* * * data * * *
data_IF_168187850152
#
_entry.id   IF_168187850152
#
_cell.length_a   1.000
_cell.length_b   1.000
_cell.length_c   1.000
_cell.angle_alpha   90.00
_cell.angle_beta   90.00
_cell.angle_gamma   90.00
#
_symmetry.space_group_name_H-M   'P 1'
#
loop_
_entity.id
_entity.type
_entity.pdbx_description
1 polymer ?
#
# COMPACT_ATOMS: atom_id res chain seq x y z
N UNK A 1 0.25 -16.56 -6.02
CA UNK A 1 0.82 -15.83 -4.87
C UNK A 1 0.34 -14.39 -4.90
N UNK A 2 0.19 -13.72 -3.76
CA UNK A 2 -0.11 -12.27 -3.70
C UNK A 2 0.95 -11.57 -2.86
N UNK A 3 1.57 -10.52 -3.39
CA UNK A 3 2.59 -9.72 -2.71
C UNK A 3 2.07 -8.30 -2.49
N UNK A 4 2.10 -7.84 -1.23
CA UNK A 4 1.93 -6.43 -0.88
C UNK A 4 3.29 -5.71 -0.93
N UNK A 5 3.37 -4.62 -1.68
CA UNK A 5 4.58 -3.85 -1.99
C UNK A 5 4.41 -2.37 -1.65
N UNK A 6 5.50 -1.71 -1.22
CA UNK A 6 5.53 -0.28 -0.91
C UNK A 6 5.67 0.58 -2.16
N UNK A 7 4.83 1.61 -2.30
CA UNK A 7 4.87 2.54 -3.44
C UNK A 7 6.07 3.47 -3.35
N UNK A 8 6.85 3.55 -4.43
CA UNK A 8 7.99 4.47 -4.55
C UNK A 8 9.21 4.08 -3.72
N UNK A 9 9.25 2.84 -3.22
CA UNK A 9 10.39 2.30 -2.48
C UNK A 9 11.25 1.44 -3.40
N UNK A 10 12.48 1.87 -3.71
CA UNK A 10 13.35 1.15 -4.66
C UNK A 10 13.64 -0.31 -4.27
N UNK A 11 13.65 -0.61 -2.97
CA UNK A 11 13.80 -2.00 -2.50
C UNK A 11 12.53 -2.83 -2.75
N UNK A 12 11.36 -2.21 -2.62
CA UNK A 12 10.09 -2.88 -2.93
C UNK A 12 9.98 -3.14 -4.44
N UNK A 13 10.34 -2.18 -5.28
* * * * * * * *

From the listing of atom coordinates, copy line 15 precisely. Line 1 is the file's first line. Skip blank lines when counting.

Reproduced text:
_entity.id